March 28, 2011 § Leave a comment
This morning I caught up with Lily Allen’s quest for anonymity under a pile of (rather expensive) clothes. She and her party animal sister, Sarah Owen, are setting up shop together with the help of my favourite fashion consultant, Mary Portas. The unique concept is that while couture pieces from the likes of YSL, Ossie Clark and Dior are for sale at sky-high prices, shoppers with more flash than cash will be able to hire items at a subsidised rate.
I love vintage clothing for it’s one of a kind appeal and the feeling of being transported back to the decade you’re wearing. My personal favourite vintage is 20’s, I love the glamour surrounding each piece and imagine myself in a smoky jazz club dancing the Charleston. But back to 2011, it’s not always easy if you don’t know what you’re looking for. I have decided to compile a very quick guide to vintage shopping, by each decade, in the hope that you might find something beautiful.
If you are looking for a glamorous 1920’s ensemble, look for beaded dresses, feathers and fur. This look is best kept for evening when you can go all out and have fun accessorising with layers and layers of pearls, pretty headbands, beaded clutch bags and a decadent fur stole. Wear with round toe Mary Jane’s and shimmy the night away like Mr Bojangles. 30’s pieces are glamorous again but longer in length and made with sumptuous fabrics. Look for cute hats and tailored riding jackets to wear with jeans for daytime. If you enjoy ladylike trends seek out 1940’s tea dresses and wear with pearls. 1950’s vintage dressing is all about creating womanly curves with figure hugging items such as pencil skirts and ¾ length fitted cropped jackets. Accessorie with pretty neck-scarves and clutch bags. Vintage prints are absolutely beautiful especially 60’s retro prints which are bold, bright and colourful. Offset these prints with mini shapes (skirts and dresses) or pretty blouses. Accessorise with plain, narrow, patent belts, classic knee-high boots or a statement chunky bracelet. 70’s hippie styles have unstructured and draped silhouettes, while the colours are often soft and muted which makes them great for your summer wardrobe. This decade has been a major source of inspiration for designers this season and the high street has gone mad for hippie chic, so as well as hunting down original pieces why not seek a peep of what Phillip Green’s team have to offer. Again, with 70’s dressing KEEP IT SIMPLE; think middle eastern touches with tan bag/shoe combos. 80’s dressing can be difficult, if you lived through the 80’s as a teenager it is more than likely that this is a decade you’d wish to completely forget about, fashion wise. If you love the style look for shoulder pads and glitzy fabrics adorned with sequins and shimmer. And that’s as far as vintage goes, I don’t think the 90’s qualify just yet! So you’ll just have to wait a few years before scousers, Adidas poppers and lycra become vintage…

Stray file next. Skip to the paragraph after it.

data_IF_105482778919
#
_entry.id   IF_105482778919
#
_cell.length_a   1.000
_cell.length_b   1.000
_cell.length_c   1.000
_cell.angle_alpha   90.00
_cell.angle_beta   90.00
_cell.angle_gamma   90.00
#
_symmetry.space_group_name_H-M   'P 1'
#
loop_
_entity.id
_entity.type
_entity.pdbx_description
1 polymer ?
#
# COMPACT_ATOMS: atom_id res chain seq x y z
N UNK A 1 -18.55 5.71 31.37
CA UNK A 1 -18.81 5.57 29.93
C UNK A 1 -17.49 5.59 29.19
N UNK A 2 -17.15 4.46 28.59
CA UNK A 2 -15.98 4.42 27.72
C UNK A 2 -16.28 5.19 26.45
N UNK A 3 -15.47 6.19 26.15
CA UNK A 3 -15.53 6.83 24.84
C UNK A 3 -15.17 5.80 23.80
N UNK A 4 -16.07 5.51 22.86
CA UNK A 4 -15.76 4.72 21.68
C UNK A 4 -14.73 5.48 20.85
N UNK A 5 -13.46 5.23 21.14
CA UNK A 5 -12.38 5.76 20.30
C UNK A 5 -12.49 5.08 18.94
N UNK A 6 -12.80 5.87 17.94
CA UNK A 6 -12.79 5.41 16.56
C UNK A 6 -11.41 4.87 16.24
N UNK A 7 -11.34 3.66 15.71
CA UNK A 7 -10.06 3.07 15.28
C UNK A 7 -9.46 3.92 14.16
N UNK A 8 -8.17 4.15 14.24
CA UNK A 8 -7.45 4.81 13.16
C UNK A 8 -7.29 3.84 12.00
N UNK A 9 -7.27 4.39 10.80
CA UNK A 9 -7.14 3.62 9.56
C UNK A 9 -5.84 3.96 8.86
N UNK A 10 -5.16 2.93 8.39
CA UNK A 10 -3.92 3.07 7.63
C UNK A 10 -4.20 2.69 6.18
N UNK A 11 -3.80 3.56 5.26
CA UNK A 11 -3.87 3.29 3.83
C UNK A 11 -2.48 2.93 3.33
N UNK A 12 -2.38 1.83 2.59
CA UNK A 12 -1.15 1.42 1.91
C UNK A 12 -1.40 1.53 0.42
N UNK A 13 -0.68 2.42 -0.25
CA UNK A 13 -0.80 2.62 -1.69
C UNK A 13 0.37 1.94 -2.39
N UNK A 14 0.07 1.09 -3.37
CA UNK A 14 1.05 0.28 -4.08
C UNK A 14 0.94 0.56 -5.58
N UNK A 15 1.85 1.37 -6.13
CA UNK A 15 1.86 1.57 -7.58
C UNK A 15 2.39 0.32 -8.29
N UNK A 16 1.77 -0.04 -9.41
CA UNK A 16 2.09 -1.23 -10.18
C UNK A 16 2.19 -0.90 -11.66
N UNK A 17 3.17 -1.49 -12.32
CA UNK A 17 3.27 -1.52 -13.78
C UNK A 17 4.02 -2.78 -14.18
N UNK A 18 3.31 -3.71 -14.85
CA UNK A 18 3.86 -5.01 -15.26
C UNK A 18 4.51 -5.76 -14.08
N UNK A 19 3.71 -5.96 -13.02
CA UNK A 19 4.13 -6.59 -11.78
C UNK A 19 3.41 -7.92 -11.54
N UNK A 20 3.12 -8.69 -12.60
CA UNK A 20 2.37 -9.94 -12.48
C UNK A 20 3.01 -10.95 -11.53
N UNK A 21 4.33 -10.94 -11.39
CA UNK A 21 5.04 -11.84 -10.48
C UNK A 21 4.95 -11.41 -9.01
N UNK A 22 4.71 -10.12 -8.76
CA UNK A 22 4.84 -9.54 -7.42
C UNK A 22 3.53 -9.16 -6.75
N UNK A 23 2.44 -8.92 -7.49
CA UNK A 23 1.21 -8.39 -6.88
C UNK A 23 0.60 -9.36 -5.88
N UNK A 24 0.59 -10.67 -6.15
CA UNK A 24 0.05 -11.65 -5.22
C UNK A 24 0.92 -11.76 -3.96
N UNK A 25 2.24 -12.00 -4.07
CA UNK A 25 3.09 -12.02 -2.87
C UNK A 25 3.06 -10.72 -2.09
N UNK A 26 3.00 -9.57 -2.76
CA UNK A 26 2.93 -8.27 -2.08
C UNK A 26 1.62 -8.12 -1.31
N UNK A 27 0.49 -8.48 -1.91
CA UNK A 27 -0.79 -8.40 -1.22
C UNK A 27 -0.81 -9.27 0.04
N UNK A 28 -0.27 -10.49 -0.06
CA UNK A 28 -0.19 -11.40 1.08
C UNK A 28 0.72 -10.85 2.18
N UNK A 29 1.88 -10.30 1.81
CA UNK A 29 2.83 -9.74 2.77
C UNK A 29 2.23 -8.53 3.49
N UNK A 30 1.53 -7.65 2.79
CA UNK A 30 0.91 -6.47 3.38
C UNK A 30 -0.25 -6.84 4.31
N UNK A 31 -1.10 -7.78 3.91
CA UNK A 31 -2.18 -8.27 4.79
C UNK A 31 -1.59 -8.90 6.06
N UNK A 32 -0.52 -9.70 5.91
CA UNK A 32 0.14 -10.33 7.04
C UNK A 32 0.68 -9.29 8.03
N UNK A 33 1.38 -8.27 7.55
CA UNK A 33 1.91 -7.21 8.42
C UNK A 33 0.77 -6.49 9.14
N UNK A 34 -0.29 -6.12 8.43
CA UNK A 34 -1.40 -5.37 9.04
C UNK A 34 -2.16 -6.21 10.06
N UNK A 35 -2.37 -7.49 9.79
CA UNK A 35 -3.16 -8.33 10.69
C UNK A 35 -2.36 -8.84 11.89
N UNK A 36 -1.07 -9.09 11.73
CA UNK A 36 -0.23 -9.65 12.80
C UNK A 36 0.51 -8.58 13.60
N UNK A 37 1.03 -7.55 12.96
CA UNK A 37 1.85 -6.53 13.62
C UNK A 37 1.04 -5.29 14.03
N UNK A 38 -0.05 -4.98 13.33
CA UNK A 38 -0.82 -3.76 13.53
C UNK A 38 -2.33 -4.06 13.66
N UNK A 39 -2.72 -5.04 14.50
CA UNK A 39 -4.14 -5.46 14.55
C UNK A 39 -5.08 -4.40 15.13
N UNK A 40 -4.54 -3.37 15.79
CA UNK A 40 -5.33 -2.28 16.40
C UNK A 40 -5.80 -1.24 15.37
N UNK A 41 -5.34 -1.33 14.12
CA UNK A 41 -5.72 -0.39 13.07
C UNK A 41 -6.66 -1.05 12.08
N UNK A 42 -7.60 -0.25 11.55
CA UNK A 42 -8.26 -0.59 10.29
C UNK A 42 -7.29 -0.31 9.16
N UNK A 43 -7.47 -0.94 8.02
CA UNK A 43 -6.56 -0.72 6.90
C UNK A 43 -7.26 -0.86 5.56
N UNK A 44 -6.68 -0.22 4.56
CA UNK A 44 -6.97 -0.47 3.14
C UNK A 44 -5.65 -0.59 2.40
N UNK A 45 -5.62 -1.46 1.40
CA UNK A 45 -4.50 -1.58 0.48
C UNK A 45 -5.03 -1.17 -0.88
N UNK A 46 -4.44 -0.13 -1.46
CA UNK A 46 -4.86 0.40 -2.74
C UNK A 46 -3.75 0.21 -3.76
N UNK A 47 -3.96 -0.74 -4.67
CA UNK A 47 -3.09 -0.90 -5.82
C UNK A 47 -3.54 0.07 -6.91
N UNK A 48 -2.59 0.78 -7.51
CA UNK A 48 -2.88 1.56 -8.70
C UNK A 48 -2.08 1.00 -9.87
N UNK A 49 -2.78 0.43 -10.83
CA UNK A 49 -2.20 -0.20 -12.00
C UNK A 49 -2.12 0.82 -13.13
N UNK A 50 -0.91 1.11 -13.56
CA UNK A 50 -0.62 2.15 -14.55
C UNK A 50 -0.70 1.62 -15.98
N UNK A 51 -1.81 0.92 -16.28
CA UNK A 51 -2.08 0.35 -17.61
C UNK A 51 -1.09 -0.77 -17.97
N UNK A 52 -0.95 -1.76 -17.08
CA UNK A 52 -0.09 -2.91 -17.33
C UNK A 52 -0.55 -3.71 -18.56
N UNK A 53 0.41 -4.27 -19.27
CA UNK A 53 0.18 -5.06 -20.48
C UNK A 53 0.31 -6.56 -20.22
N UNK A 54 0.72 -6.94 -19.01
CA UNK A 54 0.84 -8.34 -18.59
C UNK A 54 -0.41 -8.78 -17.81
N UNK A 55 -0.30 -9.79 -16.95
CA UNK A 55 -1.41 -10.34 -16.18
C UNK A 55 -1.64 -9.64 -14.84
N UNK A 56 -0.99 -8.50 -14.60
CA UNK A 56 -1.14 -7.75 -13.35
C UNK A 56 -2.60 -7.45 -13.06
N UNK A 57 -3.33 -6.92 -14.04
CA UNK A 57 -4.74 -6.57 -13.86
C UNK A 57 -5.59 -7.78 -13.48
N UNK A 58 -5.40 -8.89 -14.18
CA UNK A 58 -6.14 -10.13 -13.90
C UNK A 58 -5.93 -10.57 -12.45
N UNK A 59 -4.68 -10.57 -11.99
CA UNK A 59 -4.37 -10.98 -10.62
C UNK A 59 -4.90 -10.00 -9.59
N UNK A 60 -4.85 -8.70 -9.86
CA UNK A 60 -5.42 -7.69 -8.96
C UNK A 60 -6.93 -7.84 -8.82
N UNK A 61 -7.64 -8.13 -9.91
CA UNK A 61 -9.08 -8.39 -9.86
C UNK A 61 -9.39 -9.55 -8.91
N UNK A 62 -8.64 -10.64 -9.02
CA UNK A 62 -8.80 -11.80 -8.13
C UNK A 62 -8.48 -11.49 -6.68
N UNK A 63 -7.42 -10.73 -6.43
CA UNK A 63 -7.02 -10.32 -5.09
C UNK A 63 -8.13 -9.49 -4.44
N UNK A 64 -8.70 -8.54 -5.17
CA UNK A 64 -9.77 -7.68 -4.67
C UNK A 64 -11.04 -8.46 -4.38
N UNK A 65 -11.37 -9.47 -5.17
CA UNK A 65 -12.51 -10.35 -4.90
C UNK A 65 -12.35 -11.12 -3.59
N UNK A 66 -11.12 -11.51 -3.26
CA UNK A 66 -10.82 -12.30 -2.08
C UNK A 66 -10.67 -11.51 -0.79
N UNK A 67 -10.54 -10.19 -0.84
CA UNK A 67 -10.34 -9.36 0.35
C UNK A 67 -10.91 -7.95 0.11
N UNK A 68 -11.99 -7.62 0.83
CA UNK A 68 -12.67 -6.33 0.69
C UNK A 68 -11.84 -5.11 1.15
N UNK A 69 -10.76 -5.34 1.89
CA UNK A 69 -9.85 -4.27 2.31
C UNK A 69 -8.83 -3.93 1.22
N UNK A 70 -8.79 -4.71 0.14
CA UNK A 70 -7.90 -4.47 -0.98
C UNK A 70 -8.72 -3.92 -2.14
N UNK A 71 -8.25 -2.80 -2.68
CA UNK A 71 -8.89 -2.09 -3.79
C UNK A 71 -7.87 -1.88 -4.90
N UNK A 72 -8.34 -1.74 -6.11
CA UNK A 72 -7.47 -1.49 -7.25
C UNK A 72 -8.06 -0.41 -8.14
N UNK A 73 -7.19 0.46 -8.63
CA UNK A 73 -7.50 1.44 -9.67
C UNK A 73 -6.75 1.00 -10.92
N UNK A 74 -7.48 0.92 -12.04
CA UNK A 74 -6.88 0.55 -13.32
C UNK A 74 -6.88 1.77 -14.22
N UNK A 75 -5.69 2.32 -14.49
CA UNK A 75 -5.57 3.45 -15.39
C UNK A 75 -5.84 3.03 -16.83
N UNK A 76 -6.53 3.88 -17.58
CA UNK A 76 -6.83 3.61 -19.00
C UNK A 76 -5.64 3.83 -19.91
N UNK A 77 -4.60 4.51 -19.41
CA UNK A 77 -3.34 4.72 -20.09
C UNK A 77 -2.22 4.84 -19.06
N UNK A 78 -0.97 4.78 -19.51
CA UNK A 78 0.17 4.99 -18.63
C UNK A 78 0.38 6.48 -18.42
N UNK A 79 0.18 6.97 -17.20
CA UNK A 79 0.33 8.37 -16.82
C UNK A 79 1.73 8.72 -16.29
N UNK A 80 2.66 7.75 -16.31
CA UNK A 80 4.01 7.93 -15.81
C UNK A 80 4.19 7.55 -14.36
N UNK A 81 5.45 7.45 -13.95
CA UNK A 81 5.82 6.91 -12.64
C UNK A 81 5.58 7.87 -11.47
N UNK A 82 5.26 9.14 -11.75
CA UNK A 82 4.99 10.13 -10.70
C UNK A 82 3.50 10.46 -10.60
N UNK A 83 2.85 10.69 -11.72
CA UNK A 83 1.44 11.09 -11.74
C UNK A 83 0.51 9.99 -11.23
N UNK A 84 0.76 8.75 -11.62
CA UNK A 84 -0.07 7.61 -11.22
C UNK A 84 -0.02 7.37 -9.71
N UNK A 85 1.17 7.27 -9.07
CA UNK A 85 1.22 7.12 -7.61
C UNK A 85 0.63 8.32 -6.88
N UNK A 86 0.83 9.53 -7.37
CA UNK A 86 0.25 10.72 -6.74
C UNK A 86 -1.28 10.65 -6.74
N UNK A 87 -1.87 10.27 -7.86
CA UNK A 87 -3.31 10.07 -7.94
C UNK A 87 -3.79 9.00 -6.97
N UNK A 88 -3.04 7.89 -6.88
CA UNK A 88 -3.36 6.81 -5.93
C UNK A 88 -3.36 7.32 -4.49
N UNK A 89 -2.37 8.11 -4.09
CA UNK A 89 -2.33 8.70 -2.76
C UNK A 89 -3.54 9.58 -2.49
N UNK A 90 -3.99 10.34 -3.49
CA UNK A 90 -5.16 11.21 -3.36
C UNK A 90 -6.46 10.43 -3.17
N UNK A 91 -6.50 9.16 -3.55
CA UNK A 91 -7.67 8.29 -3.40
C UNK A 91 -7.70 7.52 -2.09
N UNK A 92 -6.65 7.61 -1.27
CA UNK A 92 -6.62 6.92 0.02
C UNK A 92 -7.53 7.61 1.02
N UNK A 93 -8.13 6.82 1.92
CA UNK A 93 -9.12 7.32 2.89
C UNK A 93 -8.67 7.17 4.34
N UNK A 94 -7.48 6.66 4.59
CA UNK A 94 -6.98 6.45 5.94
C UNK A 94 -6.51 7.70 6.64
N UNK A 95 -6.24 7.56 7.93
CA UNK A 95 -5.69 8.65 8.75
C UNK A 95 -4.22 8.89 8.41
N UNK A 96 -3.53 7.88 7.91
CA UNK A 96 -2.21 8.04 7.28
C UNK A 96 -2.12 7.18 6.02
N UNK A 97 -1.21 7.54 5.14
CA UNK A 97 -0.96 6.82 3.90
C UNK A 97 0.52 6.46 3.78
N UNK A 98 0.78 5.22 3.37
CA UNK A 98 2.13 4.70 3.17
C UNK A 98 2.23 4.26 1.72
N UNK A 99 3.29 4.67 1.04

When shopping for vintage goods there are a few things to keep in mind. More often than not a size 10 back in the day is more like a size 6 these days. The average woman in Britain is more like a curvy size 14 now. So when you’re looking at the finest vintage piece, YOU MUST TRY ON. Vintage shops don’t have favourable returns policies so you may find yourself stuck with something you won’t ever wear. When considering how much a garment costs think about the quality and condition. LOOK AT THE LABEL, You may be surprised to find most vintage clothes are made closer to home or are even home-made. Think of the time and care which may have gone into making one of those garments and remember anything made from wool, silk or cashmere is definitely worthy of a higher price tag. Most importantly HAVE FUN! Make a day of it with a friend or even better your mum, who will act as a walking encyclopaedia for vintage dressing in the 80’s, 70’s, 60’s and maybe even as far back as the 50’s! Plan a vintage shopping route map before you leave and schedule time for afternoon tea of course. Happy shopping!
If you haven’t seen it already, catch up with Lily and Sarah here.
November 12, 2010 § Leave a comment
For an avid charity-shopper such as myself, the word ‘vintage’ has become mildly irritating. It has changed the entire concept of my favourite pastime, increasing price-tags and fuelling tempers. It infuriates me to see prices as ridiculous as £7.99 for a bobbled cardigan or £28.00 for ‘vintage’ boots in need of a re-heel, a good polish and perhaps a trip down to the bowling alley for a freshen up. Were those boots £2.80 however, I would snap them up in a second. And why shouldn’t they be fairly priced? Stock is entirely donated (equating to a 100% profit margin), employees volunteer their time and business is surely better than ever. Never before has second-hand shopping been so socially acceptable. Charity shops also serve the purpose of providing good quality clothing to those who can’t afford high street prices, right? As uncharitable as I’m beginning to sound, the point I am trying to make is that just because an item of clothing is worn – thus deemed second-hand – and sent off to a charity-shop it does not entitle you to classify it as vintage Mr Banardo! And cutting out the label won’t fool me into thinking it is a genuine vintage article either! I feel privileged that in and around my home town there exists a plethora of charity shops which haven’t followed the disheartening trend of sectioning off a vintage area, and where you are still treated to superior customer service from a 70-something old dear. Mary Portas I love your work, but please leave the O.A.P’S alone – it isn’t a fair fight!